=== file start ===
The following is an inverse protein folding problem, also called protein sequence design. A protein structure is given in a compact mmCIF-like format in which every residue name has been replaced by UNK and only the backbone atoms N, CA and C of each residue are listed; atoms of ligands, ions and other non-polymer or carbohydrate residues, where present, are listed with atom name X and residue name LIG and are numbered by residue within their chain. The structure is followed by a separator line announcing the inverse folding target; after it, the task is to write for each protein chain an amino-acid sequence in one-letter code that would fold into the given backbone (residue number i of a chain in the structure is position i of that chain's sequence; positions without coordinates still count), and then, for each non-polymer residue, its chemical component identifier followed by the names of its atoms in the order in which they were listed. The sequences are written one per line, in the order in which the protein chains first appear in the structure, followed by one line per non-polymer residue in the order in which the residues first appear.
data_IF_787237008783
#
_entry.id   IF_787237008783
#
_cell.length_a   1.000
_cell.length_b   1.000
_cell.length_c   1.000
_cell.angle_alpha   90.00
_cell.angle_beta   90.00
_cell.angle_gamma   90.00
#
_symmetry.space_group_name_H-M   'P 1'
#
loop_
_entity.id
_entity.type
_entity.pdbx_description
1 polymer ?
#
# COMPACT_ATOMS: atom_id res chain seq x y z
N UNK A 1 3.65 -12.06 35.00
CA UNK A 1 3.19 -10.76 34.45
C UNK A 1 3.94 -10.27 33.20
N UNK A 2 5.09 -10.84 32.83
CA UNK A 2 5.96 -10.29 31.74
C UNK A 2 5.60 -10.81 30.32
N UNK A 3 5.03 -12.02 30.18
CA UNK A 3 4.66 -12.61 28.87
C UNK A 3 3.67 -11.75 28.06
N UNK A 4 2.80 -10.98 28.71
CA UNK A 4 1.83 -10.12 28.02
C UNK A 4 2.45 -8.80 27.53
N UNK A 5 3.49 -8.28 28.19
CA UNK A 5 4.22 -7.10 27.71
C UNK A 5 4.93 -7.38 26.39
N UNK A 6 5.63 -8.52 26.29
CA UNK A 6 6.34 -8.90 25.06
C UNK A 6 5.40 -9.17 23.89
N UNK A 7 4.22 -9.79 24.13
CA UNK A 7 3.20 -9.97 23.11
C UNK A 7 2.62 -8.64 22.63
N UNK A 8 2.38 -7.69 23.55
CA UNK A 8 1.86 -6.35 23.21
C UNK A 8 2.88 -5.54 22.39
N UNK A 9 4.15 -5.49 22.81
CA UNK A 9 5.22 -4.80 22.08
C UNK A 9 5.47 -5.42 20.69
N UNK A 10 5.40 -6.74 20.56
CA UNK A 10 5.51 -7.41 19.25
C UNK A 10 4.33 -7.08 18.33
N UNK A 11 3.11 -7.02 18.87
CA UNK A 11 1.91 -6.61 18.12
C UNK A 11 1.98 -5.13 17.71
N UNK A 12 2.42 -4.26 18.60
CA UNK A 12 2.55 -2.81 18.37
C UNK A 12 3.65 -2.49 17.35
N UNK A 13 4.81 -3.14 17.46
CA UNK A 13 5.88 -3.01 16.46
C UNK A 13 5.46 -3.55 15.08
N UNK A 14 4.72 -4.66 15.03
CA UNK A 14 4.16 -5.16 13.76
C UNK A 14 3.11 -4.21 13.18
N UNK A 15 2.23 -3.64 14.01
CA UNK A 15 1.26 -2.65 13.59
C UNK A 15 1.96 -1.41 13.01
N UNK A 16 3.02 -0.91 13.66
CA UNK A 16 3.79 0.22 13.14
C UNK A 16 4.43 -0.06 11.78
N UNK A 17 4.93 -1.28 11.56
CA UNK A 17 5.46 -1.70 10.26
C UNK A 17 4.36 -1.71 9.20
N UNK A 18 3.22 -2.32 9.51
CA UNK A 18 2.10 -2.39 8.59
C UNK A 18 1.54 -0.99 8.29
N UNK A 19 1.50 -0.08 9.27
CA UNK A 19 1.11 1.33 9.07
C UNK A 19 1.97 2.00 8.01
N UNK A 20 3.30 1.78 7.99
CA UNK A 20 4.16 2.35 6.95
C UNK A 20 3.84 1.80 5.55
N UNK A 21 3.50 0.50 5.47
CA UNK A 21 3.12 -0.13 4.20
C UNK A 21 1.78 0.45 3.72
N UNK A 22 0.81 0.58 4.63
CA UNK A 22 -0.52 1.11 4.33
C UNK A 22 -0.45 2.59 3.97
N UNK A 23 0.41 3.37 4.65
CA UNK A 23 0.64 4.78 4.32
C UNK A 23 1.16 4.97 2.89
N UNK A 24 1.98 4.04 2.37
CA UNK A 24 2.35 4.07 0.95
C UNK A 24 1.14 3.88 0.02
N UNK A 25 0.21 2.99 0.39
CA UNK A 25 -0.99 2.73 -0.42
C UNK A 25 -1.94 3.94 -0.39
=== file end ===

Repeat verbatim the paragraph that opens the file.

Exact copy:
The following is an inverse protein folding problem, also called protein sequence design. A protein structure is given in a compact mmCIF-like format in which every residue name has been replaced by UNK and only the backbone atoms N, CA and C of each residue are listed; atoms of ligands, ions and other non-polymer or carbohydrate residues, where present, are listed with atom name X and residue name LIG and are numbered by residue within their chain. The structure is followed by a separator line announcing the inverse folding target; after it, the task is to write for each protein chain an amino-acid sequence in one-letter code that would fold into the given backbone (residue number i of a chain in the structure is position i of that chain's sequence; positions without coordinates still count), and then, for each non-polymer residue, its chemical component identifier followed by the names of its atoms in the order in which they were listed. The sequences are written one per line, in the order in which the protein chains first appear in the structure, followed by one line per non-polymer residue in the order in which the residues first appear.